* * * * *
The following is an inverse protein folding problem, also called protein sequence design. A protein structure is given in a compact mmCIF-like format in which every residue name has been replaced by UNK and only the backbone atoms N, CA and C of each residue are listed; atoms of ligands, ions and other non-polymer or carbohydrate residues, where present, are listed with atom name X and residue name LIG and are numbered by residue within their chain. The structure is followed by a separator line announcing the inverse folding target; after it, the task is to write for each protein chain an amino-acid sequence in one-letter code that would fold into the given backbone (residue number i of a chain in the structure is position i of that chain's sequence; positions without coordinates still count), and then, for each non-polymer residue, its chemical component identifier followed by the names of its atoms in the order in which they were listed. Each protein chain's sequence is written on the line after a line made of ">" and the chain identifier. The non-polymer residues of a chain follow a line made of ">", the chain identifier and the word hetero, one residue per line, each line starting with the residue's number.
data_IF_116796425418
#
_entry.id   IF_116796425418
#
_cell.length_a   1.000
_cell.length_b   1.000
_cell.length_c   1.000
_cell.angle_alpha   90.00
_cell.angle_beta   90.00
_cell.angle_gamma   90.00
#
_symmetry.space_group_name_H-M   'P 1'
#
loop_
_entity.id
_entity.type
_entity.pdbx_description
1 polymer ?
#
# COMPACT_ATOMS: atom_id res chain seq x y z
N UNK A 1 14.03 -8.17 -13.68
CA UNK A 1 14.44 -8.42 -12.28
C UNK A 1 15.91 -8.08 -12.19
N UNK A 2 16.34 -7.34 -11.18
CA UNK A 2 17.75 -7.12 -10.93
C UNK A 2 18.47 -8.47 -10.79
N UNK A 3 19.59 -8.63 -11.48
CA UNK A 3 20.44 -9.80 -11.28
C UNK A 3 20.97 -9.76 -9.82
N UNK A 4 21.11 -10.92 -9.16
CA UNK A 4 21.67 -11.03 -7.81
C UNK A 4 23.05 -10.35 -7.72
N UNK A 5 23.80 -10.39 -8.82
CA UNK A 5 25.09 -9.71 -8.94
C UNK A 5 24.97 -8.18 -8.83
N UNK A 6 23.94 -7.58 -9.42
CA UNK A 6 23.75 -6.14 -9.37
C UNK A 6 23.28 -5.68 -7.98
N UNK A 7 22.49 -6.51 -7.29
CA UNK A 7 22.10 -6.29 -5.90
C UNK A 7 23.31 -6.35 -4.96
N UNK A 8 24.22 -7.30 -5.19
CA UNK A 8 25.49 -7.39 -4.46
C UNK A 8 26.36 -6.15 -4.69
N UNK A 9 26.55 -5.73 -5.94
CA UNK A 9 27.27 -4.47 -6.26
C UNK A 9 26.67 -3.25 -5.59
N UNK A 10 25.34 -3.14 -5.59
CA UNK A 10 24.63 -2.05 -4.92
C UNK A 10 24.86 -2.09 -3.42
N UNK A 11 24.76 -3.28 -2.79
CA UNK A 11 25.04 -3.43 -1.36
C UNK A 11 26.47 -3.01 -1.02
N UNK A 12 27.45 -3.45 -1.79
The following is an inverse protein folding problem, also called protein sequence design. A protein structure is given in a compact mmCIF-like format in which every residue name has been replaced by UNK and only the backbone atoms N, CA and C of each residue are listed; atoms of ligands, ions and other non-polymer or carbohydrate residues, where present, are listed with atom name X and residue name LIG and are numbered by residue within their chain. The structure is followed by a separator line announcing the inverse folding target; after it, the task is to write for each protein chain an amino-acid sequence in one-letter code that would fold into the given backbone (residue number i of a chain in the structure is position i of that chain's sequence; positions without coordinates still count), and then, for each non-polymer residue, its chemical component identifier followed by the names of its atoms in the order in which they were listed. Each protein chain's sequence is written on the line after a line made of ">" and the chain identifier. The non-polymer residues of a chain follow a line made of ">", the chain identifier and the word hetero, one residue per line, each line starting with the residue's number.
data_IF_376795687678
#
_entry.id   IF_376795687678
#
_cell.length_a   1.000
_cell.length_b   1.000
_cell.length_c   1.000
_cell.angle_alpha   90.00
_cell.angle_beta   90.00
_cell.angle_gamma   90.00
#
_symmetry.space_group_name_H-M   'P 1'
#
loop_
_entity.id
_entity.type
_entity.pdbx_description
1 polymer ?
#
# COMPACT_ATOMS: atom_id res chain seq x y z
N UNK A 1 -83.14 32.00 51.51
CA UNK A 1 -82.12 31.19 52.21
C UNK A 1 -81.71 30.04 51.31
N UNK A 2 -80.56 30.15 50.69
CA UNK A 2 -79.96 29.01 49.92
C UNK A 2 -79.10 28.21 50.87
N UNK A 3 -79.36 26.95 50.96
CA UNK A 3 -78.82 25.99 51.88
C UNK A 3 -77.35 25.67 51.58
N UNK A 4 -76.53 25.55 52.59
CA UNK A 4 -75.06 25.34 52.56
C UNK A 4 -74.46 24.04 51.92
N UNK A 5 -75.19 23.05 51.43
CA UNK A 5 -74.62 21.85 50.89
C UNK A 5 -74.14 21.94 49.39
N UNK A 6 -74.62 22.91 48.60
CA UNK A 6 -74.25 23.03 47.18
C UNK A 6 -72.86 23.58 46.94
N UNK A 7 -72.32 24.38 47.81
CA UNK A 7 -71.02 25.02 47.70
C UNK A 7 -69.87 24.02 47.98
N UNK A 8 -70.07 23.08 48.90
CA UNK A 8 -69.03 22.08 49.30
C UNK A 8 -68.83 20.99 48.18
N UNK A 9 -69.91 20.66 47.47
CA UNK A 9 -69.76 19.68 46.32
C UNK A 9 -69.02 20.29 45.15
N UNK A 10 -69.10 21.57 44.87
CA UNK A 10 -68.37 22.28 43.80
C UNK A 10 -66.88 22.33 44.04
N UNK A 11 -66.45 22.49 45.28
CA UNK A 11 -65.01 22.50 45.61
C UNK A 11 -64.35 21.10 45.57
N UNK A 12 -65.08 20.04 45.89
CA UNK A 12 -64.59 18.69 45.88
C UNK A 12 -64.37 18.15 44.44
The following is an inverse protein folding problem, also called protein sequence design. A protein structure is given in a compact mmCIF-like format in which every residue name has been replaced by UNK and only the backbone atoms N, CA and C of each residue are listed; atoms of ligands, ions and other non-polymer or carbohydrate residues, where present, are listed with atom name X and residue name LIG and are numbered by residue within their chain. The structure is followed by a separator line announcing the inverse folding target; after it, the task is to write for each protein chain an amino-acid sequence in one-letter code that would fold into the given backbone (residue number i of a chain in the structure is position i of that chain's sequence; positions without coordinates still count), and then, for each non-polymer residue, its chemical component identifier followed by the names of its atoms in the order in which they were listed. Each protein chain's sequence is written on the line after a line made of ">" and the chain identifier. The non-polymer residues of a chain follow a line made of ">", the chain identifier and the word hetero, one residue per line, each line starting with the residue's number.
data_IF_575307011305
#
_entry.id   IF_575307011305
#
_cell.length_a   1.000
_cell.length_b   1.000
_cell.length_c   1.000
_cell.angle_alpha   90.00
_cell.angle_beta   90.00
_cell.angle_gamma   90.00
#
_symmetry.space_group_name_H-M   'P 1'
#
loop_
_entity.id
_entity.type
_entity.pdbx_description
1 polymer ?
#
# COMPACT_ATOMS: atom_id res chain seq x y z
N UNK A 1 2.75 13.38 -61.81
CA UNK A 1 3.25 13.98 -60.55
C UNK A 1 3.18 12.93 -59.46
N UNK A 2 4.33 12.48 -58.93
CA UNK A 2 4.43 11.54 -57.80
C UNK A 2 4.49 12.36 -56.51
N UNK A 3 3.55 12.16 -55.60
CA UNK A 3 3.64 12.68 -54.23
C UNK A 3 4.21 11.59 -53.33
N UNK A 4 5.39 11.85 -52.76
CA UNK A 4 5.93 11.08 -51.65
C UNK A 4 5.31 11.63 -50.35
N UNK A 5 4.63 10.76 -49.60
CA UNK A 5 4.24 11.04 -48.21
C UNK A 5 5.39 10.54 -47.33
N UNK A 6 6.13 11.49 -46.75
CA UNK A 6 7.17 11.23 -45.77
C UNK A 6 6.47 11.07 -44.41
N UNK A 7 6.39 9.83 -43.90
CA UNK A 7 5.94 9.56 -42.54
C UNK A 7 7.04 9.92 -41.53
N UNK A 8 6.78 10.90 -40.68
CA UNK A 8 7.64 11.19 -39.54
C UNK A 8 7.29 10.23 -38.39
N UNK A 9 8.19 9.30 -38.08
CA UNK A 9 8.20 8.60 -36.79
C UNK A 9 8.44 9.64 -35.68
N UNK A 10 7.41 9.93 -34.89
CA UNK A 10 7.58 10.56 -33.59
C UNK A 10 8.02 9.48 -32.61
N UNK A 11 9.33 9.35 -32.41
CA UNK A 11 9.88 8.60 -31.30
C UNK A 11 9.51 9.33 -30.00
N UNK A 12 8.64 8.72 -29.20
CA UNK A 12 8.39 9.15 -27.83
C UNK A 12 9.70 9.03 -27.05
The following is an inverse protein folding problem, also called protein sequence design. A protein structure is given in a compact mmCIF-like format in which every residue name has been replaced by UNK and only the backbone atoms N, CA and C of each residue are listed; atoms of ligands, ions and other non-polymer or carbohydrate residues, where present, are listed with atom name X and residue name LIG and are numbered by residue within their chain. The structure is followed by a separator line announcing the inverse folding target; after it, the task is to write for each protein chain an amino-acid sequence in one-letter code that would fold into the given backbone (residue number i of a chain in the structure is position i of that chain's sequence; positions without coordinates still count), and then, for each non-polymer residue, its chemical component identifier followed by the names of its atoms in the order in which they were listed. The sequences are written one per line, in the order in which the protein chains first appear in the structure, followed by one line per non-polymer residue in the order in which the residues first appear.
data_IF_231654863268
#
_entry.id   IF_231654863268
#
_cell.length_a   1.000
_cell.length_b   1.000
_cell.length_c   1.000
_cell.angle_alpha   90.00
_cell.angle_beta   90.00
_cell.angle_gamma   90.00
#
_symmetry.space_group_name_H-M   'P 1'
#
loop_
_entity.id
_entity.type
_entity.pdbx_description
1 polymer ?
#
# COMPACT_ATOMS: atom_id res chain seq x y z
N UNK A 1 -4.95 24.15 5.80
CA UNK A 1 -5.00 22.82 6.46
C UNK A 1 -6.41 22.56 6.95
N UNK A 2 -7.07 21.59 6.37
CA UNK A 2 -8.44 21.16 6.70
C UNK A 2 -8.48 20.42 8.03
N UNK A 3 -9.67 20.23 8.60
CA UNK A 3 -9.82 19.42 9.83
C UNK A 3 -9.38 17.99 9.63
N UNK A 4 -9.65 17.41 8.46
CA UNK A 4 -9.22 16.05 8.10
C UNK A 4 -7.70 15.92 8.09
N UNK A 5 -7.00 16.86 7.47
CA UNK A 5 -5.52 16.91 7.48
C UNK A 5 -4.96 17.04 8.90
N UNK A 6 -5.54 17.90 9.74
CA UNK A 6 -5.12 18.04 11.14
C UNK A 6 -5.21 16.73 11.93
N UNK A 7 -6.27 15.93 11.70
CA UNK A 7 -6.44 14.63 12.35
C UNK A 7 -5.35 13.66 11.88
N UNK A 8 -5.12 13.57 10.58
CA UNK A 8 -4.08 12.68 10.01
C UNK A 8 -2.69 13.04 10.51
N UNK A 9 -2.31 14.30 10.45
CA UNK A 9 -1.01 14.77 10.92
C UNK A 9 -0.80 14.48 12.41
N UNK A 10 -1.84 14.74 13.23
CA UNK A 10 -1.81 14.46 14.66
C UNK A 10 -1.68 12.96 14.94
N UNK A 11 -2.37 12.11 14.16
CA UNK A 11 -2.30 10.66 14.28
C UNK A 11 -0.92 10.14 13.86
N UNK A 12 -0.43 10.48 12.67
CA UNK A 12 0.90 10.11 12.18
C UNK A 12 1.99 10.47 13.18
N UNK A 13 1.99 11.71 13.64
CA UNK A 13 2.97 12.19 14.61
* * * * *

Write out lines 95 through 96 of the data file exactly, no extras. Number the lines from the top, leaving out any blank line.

N UNK A 7 -72.32 24.38 47.81
CA UNK A 7 -71.02 25.02 47.70